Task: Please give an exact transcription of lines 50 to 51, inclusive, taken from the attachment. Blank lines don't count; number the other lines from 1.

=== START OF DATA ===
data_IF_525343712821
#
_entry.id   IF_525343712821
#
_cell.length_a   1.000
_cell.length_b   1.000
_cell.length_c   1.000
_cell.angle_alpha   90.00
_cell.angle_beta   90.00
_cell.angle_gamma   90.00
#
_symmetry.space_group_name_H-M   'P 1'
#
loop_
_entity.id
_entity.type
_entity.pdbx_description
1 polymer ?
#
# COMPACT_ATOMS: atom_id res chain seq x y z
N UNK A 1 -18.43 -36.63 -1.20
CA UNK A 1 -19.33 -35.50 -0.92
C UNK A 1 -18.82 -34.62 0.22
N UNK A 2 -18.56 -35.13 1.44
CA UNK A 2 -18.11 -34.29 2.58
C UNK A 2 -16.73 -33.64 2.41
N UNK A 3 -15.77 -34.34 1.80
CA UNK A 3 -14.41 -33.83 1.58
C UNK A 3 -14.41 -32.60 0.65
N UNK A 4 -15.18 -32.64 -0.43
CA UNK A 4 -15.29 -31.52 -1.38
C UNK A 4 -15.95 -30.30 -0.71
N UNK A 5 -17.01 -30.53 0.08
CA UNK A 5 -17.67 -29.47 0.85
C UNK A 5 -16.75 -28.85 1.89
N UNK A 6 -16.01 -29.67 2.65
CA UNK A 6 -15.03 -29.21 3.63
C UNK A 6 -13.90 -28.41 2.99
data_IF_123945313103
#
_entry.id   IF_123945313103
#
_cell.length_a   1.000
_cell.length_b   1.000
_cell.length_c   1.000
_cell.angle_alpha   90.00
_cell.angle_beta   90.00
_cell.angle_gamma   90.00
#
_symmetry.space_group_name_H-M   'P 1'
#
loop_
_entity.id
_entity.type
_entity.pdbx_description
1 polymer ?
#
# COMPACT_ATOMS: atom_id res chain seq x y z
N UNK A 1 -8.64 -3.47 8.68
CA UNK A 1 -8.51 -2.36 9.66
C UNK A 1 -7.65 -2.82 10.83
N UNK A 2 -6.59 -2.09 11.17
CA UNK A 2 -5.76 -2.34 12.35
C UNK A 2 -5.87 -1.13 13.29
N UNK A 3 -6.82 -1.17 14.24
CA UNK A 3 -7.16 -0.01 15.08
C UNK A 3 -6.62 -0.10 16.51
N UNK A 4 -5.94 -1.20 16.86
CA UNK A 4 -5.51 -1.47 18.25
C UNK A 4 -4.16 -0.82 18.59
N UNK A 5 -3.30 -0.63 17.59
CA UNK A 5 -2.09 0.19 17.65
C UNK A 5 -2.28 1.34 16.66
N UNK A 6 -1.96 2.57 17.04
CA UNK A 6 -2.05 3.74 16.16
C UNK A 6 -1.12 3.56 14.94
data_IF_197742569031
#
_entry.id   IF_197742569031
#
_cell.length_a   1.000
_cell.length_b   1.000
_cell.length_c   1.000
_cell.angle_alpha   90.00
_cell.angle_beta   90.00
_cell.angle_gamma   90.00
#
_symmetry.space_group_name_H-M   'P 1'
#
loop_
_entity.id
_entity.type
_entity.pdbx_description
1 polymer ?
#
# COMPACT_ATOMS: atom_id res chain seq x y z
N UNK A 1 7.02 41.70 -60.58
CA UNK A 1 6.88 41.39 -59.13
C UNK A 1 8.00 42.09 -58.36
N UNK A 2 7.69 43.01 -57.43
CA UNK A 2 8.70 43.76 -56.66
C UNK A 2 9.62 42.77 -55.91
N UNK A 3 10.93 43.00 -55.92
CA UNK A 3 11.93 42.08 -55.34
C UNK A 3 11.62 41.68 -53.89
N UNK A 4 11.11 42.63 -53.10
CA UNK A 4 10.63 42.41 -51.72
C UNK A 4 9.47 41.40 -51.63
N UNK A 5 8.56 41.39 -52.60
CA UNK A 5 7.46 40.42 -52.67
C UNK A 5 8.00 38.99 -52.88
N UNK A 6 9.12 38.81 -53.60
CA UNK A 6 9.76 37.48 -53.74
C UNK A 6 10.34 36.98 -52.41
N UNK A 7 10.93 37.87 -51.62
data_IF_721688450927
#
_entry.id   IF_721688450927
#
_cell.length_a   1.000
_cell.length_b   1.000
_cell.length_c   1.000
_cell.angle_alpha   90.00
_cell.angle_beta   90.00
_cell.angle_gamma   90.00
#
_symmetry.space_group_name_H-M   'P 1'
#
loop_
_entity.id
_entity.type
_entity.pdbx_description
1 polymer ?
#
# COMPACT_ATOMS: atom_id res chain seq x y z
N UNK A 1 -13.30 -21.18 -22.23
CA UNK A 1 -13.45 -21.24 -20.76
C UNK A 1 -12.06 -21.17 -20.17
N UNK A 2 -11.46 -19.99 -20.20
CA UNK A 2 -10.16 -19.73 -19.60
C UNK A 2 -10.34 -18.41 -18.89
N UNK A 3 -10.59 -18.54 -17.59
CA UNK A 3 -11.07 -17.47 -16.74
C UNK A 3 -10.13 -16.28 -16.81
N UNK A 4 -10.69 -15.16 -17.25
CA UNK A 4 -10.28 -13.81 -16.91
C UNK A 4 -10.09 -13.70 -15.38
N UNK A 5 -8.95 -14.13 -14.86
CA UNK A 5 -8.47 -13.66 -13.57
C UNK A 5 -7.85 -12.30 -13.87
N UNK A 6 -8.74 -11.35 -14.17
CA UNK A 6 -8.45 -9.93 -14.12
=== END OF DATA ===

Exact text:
_symmetry.space_group_name_H-M   'P 1'
#